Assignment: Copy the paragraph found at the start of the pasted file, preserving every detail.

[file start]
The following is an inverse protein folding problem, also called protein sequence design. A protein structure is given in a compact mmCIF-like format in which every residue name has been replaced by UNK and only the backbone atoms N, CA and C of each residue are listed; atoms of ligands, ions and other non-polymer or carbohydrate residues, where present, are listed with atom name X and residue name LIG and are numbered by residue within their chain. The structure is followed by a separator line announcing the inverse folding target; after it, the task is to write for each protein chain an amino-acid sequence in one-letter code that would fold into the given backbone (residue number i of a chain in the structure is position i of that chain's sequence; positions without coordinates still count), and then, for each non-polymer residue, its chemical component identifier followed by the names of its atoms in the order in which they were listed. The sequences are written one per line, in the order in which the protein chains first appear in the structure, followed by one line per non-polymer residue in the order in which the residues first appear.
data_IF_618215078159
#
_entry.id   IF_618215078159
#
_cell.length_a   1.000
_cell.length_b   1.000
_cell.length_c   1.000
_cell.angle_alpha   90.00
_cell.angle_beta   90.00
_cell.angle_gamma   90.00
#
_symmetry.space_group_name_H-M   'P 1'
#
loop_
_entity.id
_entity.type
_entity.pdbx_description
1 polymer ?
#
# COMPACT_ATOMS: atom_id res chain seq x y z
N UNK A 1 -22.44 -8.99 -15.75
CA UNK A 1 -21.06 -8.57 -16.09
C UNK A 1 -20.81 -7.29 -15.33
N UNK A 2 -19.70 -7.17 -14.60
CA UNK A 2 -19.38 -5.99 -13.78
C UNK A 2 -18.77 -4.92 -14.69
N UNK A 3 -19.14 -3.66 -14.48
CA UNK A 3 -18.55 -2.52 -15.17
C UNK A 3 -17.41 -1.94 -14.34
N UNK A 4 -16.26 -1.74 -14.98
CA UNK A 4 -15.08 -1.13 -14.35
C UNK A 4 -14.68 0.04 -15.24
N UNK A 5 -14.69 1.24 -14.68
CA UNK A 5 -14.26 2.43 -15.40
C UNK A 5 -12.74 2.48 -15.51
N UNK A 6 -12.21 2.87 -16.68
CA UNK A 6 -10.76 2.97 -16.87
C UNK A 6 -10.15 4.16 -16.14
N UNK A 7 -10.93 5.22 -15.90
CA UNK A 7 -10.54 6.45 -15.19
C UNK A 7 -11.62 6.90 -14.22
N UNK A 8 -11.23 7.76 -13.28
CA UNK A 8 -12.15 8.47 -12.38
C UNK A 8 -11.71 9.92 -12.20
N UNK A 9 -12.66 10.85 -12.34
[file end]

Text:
The following is an inverse protein folding problem, also called protein sequence design. A protein structure is given in a compact mmCIF-like format in which every residue name has been replaced by UNK and only the backbone atoms N, CA and C of each residue are listed; atoms of ligands, ions and other non-polymer or carbohydrate residues, where present, are listed with atom name X and residue name LIG and are numbered by residue within their chain. The structure is followed by a separator line announcing the inverse folding target; after it, the task is to write for each protein chain an amino-acid sequence in one-letter code that would fold into the given backbone (residue number i of a chain in the structure is position i of that chain's sequence; positions without coordinates still count), and then, for each non-polymer residue, its chemical component identifier followed by the names of its atoms in the order in which they were listed. The sequences are written one per line, in the order in which the protein chains first appear in the structure, followed by one line per non-polymer residue in the order in which the residues first appear.